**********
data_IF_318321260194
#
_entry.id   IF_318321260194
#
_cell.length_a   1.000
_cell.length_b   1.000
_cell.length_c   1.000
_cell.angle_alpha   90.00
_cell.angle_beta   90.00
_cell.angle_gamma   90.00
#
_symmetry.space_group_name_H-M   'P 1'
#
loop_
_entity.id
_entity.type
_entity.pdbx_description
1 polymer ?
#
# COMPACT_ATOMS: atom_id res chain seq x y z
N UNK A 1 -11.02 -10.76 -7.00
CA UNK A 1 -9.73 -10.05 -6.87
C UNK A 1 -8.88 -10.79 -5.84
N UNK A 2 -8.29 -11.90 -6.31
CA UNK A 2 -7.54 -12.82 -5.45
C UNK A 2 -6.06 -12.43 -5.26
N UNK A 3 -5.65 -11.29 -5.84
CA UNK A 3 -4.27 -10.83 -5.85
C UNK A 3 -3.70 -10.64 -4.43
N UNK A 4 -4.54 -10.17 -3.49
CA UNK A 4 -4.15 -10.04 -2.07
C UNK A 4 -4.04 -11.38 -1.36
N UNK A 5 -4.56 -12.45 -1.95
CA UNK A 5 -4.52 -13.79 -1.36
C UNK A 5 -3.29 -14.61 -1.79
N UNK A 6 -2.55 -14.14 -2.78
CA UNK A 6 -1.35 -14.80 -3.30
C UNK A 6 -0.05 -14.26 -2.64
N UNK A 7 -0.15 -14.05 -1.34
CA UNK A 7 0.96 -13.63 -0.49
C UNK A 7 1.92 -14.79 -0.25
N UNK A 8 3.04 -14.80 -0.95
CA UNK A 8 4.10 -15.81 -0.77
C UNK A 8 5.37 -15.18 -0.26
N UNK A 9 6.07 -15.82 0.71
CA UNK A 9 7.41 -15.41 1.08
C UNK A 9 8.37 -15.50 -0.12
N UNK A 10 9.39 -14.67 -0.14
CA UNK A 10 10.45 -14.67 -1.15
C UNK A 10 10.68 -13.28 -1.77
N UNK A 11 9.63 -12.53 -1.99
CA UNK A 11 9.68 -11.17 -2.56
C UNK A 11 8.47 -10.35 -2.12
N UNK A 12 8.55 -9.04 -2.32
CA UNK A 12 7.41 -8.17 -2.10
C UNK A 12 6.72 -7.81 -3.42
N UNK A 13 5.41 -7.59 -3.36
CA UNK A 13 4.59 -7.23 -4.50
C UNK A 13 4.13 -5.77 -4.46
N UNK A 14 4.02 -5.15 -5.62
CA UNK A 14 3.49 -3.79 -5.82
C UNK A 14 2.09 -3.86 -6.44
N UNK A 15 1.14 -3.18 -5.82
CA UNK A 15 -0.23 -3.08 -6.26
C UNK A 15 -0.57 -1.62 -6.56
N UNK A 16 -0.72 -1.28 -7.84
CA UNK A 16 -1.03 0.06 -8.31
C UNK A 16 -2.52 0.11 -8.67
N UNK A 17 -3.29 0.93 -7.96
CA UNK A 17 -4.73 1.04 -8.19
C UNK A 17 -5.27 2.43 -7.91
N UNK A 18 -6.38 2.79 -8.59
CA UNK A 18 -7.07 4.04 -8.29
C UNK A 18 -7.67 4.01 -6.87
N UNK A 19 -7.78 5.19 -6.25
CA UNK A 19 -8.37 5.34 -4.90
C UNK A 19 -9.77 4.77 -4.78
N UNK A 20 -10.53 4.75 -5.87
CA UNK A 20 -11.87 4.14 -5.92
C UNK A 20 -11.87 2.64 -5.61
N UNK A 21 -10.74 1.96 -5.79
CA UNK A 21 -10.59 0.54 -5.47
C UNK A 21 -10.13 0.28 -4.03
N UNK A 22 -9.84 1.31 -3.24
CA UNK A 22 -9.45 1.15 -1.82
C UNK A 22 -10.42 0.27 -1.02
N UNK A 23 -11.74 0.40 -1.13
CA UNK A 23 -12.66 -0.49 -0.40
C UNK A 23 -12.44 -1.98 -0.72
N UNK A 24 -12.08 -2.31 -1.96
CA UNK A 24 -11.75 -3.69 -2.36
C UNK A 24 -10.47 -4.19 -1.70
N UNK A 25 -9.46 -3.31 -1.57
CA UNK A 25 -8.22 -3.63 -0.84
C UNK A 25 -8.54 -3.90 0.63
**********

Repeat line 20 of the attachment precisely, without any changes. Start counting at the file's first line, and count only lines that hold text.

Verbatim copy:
# COMPACT_ATOMS: atom_id res chain seq x y z